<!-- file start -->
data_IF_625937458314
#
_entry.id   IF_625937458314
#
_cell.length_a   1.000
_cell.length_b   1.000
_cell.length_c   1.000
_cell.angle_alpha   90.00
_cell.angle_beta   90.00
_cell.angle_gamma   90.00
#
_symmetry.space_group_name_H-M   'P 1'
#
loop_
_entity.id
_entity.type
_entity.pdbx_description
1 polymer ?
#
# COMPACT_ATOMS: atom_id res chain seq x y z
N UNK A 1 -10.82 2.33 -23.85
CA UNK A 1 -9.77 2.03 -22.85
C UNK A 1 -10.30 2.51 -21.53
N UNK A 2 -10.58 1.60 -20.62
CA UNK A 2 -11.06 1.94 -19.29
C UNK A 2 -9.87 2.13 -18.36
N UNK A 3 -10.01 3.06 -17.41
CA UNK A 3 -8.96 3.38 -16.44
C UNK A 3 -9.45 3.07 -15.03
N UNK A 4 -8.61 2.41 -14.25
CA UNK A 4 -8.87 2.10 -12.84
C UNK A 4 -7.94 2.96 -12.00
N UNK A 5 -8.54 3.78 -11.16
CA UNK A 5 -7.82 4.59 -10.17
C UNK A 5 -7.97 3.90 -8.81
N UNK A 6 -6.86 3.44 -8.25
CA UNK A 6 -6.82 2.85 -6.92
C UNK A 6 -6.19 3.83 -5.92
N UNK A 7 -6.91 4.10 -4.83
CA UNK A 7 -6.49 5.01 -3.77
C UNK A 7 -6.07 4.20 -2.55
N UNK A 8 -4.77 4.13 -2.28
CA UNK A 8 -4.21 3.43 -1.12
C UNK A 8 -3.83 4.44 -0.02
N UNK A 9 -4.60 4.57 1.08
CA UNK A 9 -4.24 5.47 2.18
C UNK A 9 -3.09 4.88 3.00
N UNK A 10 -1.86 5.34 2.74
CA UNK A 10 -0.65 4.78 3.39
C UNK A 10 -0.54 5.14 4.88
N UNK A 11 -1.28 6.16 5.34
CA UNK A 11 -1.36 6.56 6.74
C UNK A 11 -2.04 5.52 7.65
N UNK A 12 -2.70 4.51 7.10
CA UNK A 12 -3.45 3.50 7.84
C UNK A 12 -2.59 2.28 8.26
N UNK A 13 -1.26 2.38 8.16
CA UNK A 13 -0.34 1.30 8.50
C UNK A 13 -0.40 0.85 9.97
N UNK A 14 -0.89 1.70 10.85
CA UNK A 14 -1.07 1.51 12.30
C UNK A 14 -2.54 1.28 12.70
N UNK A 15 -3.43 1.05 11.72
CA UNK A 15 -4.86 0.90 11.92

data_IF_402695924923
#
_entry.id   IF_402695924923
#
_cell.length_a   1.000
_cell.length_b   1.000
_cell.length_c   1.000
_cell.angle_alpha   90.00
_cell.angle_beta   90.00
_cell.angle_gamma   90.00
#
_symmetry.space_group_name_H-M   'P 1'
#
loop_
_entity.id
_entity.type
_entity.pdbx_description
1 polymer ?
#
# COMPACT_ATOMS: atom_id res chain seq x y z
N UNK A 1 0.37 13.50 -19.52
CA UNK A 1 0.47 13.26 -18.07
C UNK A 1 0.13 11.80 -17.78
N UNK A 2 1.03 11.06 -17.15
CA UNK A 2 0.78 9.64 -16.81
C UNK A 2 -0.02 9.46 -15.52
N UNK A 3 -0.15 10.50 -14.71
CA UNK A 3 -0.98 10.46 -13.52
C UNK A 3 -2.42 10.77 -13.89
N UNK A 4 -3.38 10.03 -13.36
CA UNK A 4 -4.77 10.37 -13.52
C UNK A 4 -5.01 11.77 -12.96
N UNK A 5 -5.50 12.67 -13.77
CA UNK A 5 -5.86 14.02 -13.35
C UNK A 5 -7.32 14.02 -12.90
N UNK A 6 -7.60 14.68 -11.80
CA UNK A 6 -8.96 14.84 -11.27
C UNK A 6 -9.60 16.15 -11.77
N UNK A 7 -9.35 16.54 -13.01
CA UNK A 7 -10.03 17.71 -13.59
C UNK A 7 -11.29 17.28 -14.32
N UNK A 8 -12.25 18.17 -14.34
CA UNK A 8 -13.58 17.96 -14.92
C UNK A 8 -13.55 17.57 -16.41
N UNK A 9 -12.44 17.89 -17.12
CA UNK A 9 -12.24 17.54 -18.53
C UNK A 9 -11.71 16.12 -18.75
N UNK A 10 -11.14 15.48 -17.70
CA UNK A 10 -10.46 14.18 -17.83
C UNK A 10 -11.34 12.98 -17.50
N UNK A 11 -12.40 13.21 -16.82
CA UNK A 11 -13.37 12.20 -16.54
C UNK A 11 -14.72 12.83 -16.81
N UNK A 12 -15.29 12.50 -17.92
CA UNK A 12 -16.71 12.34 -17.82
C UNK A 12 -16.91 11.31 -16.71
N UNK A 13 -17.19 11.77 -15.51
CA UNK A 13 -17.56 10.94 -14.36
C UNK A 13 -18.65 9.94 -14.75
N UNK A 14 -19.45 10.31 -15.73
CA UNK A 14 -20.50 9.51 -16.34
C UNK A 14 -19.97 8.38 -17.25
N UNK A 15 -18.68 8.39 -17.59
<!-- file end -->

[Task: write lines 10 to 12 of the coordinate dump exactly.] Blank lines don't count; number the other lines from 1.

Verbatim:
_cell.angle_gamma   90.00
#
_symmetry.space_group_name_H-M   'P 1'